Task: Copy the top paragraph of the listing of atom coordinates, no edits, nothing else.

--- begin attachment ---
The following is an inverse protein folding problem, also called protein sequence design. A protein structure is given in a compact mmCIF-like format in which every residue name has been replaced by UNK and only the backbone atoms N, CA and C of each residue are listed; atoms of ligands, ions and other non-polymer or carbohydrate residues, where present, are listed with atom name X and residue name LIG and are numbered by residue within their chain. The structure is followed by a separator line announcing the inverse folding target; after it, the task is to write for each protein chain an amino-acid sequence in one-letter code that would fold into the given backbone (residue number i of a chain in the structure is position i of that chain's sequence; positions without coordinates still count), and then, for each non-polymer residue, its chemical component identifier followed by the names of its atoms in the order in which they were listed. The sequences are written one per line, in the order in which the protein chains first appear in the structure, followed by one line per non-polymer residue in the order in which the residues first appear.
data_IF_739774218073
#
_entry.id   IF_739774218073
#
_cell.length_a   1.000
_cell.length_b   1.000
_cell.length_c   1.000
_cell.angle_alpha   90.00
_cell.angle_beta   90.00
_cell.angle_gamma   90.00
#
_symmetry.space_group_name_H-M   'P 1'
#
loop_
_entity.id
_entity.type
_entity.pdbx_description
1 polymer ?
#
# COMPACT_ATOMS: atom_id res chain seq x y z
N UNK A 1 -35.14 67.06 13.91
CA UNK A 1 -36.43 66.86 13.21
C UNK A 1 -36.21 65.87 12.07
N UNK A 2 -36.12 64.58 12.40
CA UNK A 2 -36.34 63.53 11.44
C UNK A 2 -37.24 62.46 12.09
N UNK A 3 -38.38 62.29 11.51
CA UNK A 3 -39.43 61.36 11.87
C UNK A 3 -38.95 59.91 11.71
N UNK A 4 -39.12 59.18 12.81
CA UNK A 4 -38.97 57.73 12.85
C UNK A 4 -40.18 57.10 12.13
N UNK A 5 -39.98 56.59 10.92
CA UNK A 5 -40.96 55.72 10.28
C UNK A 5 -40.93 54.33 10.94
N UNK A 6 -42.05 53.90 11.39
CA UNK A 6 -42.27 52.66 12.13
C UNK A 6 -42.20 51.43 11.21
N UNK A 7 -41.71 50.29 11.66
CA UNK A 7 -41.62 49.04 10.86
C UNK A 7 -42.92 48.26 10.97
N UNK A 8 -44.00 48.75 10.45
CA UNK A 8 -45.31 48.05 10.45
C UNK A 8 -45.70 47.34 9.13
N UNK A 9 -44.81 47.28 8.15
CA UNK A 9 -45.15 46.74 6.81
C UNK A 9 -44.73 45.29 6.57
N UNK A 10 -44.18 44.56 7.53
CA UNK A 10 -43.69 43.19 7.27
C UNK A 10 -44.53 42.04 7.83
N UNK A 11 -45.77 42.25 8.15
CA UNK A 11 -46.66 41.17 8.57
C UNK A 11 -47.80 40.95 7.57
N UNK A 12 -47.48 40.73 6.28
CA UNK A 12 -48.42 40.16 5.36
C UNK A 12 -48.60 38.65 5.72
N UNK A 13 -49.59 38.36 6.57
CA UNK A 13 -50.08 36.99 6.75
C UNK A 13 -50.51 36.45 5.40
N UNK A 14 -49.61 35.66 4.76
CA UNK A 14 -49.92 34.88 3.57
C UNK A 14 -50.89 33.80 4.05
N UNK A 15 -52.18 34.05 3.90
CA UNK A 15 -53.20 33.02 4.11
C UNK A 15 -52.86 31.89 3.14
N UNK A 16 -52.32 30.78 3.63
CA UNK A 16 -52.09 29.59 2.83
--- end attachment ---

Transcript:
The following is an inverse protein folding problem, also called protein sequence design. A protein structure is given in a compact mmCIF-like format in which every residue name has been replaced by UNK and only the backbone atoms N, CA and C of each residue are listed; atoms of ligands, ions and other non-polymer or carbohydrate residues, where present, are listed with atom name X and residue name LIG and are numbered by residue within their chain. The structure is followed by a separator line announcing the inverse folding target; after it, the task is to write for each protein chain an amino-acid sequence in one-letter code that would fold into the given backbone (residue number i of a chain in the structure is position i of that chain's sequence; positions without coordinates still count), and then, for each non-polymer residue, its chemical component identifier followed by the names of its atoms in the order in which they were listed. The sequences are written one per line, in the order in which the protein chains first appear in the structure, followed by one line per non-polymer residue in the order in which the residues first appear.